Methane emissions study stirs questions

Posted: Feb 19, 2012

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Natural gas drilling

An energy expert is challenging some of the assumptions in a recently published study that suggests natural gas operations emit more methane than previously believed.

Michael Levi, energy policy fellow at the Council on Foreign Relations, criticized the study from the Journal of Geophysical Research -- Atmospheres in a blog post this week.

Gabrielle Pétron, lead author of the study and researcher at the National Oceanic and Atmospheric Administration's Earth System Research Laboratory, responded to the challenge in comments to Greenwire.

Both Levi and Pétron agreed the new study cannot be easily compared to earlier ones on methane leakage, such as a hotly debated study out of Cornell University on the subject. In the NOAA study, Pétron measured methane levels in the air over Colorado's Northern Front Range during the summer of 2008. She correlated the chemical signature of the methane to the chemical signature of gases vented by gas operations on the Denver-Julesburg Basin (Greenwire, Feb. 14).

Her paper found a rate of leakage from 2008 gas operations in the basin between 2.3 and 7.7 percent, with an average of 4 percent.

In his post, Levi questioned the study's assumptions about the composition of the leaked gas. Natural gas contains primarily methane, and other gases including propane and butane depending on the well. Levi specifically questioned the scientists' use of the ratios of methane-to-propane present in vented gas.

In response, Pétron said the methane-to-propane ratios were derived from raw data from 77 oil and gas wells surveyed by the Colorado Oil and Gas Conservation Commission.

"We don't just take numbers off the shelves," she wrote. "We calculate these uncertainties."

Levi also questioned whether the researchers can be sure the emissions are from gas wells. To pinpoint gas operations as the source of methane, the NOAA scientists matched the chemical signature of the sampled air to emissions from tanks storing condensate, or natural gas liquids, that operators keep on their fields.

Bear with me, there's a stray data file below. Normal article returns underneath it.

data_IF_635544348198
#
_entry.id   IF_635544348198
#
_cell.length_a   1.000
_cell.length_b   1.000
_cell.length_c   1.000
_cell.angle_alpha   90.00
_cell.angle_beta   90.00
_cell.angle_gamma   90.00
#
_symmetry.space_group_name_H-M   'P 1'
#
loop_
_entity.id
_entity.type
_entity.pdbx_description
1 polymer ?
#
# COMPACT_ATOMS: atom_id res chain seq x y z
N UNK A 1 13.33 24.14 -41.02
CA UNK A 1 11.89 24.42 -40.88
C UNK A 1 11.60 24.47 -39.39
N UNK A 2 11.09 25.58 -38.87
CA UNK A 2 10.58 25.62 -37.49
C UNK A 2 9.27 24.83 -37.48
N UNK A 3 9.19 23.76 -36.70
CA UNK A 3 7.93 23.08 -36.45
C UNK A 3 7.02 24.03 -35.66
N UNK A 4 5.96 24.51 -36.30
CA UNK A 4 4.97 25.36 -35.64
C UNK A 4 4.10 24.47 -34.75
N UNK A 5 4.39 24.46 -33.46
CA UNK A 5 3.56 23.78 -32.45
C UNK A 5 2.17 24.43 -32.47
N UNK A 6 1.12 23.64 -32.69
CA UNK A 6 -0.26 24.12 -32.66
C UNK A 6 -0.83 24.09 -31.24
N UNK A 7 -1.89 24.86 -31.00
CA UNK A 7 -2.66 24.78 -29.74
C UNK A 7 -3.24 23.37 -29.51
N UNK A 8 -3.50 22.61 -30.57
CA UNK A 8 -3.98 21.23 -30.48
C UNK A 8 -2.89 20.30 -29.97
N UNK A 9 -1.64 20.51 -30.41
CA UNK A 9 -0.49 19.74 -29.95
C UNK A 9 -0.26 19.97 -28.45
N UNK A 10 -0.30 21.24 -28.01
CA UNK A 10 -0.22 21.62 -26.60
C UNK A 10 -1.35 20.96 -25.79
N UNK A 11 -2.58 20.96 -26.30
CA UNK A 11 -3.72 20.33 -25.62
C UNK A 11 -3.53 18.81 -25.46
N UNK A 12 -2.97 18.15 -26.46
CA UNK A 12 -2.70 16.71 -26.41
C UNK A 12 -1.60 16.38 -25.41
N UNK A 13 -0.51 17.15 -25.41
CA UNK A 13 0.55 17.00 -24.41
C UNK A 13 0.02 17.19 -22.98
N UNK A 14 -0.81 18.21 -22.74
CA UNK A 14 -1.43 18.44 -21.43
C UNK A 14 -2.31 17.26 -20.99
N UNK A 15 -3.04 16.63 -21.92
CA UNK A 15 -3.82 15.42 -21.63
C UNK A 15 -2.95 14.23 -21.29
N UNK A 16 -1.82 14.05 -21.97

Levi wrote that this method introduces uncertainty about whether the methane comes from natural gas wells, or from wells that yield natural gas liquids.

Pétron replied that the methane in the air over the Northern Front Range, which is the only region her study deals with, certainly came from the Denver-Colorado Basin. Almost all gas operations on the basin extract natural gas liquids, which are "liquid gold" to operators in the region, she said.

Levi also wrote that since some shale plays in the United States are purely gas wells, the NOAA results cannot be extrapolated to these.

He further questioned the researchers' use of uncertainty in the data. The study found a range of 2.3 to 7.7 percent of leakage, and the study's lower limit overlaps with rates of leakage calculated elsewhere, he wrote. Cornell University's research found leakage at 2.2 to 3.8 percent, and U.S. EPA has calculated a rate of 2.8 percent.

"It's not clear why the upshot of this paper ... isn't that leakage rates are probably in this lowish area," he wrote.

Pétron responded that a small overlap is "not really reassuring." The statistics simply mean that the true value of leakage lies somewhere between the range of 2.3 and 7.7 percent, she said. Determining whether it is closer to the 2.3 percent would require more research, which the scientists are doing.

Finally, Levi differentiated between the Cornell University study and the NOAA study, saying the two are "apples and oranges." They cannot be compared directly since they study wells at different stages of their life, he wrote.

In the Cornell study, scientists estimate leakage from drilling a well, when a lot of methane is released, followed by production. In the NOAA study, the scientists looked at overall emissions for the entire basin, including new and old wells, producing or being drilled, as well as sources such as leaks from compressors and gathering pipelines.

Pétron agreed that the two studies cannot be directly compared.

While Levi praised the paper for its "fantastic observational data," he wrote that, for now, "I'm not ready to rely on its results." He also wrote that he "may end up submitting a technical 'Comment' to JGR," so his comments may seem oblique, because "I'm going to have to be careful not to preempt myself here."

Pétron said she and her colleagues look forward to the peer-reviewed comments and would be happy to take Levi on a tour of the Denver-Julesburg Basin so he can clarify some of his doubts about the origin of the methane.

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